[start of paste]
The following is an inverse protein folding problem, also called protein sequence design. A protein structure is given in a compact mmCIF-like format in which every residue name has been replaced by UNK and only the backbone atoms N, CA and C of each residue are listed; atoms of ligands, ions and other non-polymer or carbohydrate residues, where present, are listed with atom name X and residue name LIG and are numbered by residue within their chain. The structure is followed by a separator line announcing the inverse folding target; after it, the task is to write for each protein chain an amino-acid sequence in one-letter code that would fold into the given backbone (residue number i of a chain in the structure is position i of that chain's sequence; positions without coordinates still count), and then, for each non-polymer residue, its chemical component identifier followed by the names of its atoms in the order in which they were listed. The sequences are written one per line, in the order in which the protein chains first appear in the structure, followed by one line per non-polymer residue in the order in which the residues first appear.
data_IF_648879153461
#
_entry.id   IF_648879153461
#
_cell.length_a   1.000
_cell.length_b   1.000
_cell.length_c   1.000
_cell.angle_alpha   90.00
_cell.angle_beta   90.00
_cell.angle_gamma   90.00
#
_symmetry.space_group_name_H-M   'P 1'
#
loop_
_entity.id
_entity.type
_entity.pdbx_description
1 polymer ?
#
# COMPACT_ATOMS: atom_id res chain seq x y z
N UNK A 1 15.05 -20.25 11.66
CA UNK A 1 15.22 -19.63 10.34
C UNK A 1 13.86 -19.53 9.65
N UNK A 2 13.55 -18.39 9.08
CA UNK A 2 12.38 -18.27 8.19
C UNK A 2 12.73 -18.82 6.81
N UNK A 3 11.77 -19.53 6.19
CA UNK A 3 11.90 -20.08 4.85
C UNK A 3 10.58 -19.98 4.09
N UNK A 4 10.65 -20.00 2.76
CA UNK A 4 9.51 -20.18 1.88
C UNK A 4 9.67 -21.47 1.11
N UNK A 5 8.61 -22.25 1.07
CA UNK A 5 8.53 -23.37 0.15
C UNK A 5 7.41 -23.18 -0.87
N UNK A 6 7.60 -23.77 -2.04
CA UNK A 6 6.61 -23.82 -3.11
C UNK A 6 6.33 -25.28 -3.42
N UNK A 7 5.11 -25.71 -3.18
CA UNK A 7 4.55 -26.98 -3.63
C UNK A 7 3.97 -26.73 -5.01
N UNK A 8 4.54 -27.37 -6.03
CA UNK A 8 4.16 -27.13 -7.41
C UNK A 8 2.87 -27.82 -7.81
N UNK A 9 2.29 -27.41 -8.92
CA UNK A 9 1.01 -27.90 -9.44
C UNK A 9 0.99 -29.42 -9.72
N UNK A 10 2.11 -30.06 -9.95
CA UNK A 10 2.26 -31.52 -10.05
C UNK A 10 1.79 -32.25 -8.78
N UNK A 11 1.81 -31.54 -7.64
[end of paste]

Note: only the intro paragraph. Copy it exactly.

The following is an inverse protein folding problem, also called protein sequence design. A protein structure is given in a compact mmCIF-like format in which every residue name has been replaced by UNK and only the backbone atoms N, CA and C of each residue are listed; atoms of ligands, ions and other non-polymer or carbohydrate residues, where present, are listed with atom name X and residue name LIG and are numbered by residue within their chain. The structure is followed by a separator line announcing the inverse folding target; after it, the task is to write for each protein chain an amino-acid sequence in one-letter code that would fold into the given backbone (residue number i of a chain in the structure is position i of that chain's sequence; positions without coordinates still count), and then, for each non-polymer residue, its chemical component identifier followed by the names of its atoms in the order in which they were listed. The sequences are written one per line, in the order in which the protein chains first appear in the structure, followed by one line per non-polymer residue in the order in which the residues first appear.